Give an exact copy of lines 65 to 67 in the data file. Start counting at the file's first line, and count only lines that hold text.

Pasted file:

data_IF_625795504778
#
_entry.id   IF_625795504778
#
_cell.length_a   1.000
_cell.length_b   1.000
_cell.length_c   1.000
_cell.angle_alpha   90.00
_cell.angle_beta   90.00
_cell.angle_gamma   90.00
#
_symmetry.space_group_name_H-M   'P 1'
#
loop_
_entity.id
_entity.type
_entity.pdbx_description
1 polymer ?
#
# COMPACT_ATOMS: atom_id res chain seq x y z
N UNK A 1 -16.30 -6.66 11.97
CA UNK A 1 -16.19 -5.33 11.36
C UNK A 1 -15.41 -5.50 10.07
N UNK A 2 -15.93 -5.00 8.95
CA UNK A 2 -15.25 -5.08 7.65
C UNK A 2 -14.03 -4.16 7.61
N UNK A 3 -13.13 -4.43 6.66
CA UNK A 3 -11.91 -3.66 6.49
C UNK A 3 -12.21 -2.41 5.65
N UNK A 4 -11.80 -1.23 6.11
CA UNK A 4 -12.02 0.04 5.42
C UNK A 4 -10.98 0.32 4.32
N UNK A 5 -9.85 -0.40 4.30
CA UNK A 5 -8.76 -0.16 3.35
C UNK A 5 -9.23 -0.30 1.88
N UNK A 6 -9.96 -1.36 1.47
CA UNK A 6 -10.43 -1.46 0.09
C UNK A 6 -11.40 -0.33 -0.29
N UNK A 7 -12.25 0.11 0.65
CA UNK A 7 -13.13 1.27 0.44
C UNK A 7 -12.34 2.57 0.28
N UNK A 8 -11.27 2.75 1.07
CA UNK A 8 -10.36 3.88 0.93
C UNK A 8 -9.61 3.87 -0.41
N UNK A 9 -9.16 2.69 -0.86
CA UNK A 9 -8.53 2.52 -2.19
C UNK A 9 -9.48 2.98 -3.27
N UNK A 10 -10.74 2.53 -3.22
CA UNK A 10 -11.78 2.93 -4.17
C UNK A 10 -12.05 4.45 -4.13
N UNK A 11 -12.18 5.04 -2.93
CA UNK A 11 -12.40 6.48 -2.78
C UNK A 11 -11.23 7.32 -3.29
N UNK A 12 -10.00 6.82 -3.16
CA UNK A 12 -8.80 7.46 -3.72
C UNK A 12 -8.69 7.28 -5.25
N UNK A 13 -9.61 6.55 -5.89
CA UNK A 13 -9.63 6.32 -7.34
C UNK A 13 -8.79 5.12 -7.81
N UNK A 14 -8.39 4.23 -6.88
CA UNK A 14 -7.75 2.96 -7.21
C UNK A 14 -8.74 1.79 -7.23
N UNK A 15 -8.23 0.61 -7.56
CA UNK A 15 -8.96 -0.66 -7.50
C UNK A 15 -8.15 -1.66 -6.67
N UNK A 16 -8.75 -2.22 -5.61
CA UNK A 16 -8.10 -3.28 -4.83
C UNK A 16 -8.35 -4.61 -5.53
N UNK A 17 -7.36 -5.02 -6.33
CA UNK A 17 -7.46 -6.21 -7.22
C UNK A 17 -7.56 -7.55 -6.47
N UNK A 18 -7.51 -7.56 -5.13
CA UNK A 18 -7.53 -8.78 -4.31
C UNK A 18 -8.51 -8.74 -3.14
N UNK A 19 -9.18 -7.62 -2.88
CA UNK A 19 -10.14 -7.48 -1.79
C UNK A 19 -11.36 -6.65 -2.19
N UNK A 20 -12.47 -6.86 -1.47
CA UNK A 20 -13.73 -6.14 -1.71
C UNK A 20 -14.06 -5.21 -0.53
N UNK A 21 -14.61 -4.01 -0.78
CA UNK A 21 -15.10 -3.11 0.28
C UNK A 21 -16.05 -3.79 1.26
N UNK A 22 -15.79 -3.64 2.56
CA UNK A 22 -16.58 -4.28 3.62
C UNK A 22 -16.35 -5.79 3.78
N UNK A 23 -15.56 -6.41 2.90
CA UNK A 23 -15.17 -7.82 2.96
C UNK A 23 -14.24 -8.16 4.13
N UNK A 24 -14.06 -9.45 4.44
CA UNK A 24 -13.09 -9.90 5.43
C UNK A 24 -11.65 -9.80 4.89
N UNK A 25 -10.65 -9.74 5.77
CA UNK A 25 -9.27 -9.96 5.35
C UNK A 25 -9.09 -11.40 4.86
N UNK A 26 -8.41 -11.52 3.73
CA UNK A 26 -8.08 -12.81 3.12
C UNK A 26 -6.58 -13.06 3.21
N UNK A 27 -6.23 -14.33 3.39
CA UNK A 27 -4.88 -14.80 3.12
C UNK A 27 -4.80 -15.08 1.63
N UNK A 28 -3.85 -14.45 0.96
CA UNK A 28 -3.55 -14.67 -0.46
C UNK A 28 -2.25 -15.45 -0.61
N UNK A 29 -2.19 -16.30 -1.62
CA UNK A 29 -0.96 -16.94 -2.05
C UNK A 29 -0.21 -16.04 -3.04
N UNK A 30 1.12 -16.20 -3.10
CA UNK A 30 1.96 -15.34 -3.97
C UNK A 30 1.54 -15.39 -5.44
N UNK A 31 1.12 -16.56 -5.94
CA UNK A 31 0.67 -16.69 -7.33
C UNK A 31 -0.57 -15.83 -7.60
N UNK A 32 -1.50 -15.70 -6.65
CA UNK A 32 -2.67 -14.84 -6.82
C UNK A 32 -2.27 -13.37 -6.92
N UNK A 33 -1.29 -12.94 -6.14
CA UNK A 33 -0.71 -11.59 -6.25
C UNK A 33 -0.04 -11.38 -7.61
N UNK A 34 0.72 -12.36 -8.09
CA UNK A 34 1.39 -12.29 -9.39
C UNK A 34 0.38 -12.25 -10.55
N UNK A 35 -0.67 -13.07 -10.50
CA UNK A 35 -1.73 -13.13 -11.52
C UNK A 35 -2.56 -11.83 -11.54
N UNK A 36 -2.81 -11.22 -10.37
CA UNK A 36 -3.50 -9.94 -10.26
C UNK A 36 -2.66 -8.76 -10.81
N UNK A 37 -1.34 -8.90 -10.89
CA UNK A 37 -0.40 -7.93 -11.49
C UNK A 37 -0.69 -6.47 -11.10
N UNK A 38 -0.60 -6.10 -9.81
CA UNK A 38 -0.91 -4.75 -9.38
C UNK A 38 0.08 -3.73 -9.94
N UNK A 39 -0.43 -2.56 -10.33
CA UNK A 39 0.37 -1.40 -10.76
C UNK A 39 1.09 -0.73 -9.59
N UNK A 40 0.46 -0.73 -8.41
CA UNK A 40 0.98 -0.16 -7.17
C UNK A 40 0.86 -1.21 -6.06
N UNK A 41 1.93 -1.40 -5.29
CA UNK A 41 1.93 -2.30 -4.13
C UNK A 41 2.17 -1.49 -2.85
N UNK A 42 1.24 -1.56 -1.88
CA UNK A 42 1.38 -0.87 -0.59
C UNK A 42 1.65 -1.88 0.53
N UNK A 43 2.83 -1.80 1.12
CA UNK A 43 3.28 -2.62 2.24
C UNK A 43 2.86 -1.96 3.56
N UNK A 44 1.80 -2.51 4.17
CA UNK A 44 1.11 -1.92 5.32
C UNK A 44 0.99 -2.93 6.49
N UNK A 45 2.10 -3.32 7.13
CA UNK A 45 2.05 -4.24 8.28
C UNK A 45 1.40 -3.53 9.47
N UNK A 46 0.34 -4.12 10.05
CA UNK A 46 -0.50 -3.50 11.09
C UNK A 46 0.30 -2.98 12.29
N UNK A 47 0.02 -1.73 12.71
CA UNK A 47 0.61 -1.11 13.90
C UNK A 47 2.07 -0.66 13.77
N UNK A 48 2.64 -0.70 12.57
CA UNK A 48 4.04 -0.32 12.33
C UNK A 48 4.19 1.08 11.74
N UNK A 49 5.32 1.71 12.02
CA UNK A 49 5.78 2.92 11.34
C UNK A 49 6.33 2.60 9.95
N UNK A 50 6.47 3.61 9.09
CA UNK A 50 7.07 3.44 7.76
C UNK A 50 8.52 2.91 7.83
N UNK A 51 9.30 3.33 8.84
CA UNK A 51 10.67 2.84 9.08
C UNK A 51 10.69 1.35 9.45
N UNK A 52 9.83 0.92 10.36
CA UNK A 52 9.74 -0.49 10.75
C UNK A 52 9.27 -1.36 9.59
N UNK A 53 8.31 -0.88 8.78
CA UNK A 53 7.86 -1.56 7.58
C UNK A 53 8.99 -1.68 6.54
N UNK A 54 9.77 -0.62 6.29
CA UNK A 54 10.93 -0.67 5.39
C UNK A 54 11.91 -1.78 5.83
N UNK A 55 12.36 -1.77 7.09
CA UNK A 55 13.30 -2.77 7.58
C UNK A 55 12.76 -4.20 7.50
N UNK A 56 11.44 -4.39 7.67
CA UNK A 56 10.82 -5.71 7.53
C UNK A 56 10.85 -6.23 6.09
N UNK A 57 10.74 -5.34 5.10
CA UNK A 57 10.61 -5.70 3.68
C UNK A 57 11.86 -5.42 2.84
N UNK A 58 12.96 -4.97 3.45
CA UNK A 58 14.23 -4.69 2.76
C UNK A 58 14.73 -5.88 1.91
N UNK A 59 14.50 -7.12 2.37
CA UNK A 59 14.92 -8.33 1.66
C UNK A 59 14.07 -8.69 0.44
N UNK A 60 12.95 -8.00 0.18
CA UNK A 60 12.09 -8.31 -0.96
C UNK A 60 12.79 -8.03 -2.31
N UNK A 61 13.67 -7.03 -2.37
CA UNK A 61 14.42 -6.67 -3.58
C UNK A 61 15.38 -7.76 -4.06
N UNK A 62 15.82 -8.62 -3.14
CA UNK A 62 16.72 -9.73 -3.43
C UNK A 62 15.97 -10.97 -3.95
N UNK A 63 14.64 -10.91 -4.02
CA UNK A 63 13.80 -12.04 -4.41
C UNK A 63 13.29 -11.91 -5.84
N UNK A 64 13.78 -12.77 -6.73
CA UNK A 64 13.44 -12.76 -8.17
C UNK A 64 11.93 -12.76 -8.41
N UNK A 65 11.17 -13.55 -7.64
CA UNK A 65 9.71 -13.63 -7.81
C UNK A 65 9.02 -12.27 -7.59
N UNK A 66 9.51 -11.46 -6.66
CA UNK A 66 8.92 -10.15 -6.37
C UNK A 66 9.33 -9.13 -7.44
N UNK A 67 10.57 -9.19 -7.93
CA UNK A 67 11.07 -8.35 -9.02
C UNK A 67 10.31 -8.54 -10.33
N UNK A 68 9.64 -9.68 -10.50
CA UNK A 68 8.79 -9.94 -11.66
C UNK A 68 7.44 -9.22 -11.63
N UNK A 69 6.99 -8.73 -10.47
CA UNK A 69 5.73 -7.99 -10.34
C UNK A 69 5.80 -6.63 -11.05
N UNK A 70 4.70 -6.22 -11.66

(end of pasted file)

C UNK A 15 -8.15 -1.66 -6.67
N UNK A 16 -8.75 -2.22 -5.61
CA UNK A 16 -8.10 -3.28 -4.83